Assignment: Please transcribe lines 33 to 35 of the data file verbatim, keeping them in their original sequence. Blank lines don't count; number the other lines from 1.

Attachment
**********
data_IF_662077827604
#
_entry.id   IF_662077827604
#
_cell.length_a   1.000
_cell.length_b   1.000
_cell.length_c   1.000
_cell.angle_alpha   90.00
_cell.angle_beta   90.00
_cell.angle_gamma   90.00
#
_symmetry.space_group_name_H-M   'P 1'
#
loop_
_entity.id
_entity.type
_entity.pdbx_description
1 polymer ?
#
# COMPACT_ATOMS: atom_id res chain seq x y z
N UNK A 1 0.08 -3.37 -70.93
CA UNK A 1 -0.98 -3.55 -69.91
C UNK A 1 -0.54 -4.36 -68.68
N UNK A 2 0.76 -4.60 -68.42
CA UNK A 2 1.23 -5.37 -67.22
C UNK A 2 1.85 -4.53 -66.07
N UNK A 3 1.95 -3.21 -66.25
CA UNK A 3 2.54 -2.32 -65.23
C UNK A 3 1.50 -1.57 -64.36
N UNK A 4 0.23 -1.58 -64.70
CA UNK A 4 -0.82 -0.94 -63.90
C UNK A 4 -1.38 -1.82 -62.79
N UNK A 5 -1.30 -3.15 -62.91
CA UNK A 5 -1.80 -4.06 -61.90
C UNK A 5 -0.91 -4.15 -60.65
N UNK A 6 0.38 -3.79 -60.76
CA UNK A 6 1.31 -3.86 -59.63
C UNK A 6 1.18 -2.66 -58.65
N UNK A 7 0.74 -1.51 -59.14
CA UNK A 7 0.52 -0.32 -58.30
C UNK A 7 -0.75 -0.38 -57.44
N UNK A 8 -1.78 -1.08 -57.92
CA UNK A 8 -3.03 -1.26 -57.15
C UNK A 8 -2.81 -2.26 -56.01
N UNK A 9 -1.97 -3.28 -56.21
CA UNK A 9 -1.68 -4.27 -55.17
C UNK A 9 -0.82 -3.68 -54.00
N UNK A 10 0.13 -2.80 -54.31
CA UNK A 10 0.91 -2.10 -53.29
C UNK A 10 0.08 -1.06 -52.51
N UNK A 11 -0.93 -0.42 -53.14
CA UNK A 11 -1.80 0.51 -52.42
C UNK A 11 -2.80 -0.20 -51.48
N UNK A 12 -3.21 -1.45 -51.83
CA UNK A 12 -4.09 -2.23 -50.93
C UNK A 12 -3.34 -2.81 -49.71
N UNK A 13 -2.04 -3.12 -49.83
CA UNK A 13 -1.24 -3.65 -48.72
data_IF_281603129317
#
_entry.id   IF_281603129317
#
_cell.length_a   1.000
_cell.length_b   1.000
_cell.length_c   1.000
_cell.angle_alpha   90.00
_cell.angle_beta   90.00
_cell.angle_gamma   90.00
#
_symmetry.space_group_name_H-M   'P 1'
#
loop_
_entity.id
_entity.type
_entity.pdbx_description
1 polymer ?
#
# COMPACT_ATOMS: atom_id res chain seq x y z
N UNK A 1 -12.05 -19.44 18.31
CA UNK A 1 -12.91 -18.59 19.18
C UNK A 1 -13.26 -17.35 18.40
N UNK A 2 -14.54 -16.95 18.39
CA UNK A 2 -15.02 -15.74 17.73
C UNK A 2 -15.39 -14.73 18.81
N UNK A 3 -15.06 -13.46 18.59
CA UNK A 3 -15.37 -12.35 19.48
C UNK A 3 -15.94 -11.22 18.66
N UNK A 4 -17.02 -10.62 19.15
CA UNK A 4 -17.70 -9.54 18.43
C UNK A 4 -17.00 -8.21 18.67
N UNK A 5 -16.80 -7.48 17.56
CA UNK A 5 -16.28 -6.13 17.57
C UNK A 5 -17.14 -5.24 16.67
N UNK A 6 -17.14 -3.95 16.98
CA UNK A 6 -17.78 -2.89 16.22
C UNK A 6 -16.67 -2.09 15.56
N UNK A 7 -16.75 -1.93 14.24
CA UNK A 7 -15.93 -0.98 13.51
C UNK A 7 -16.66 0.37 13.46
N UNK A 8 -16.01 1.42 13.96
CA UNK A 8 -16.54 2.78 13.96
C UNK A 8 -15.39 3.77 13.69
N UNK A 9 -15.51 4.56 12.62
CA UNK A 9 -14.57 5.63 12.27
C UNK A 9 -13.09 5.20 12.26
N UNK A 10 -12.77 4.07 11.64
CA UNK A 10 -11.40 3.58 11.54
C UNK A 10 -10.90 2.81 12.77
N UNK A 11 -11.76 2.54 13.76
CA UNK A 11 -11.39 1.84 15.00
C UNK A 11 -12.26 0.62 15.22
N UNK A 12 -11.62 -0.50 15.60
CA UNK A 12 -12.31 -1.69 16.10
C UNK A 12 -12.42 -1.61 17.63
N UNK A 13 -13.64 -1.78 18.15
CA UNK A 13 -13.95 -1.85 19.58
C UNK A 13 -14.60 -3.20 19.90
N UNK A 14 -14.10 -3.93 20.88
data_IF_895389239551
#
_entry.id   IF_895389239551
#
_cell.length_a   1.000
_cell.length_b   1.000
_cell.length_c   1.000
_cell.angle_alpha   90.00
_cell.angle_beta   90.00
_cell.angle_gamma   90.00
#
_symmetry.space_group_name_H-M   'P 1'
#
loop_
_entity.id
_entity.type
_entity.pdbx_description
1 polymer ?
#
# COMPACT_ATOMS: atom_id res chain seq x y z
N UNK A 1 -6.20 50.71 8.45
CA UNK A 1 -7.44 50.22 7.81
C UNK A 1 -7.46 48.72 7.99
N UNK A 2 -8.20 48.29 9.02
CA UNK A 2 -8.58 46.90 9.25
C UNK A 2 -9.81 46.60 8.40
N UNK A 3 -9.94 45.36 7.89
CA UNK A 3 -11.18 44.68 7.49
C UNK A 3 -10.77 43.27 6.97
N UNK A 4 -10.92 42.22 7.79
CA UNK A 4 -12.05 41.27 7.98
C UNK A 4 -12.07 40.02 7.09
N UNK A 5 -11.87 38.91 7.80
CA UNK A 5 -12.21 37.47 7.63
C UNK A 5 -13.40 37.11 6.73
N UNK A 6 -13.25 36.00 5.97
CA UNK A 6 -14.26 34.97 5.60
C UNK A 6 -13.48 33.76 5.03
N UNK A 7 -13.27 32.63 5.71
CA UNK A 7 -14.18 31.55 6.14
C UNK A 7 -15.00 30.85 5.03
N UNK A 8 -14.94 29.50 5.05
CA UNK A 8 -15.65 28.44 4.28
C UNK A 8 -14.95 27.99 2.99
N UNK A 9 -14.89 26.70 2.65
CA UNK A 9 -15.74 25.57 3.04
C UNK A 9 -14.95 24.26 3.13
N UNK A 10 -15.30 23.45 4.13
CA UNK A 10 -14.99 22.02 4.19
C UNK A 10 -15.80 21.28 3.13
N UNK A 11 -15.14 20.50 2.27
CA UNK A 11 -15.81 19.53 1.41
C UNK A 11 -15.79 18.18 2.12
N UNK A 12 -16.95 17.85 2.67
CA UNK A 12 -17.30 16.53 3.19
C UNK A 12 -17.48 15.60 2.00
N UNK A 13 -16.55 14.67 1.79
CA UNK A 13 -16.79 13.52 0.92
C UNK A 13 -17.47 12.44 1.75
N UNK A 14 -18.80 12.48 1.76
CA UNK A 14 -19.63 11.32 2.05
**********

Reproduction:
N UNK A 5 -1.30 -3.15 -62.91
CA UNK A 5 -1.80 -4.06 -61.90
C UNK A 5 -0.91 -4.15 -60.65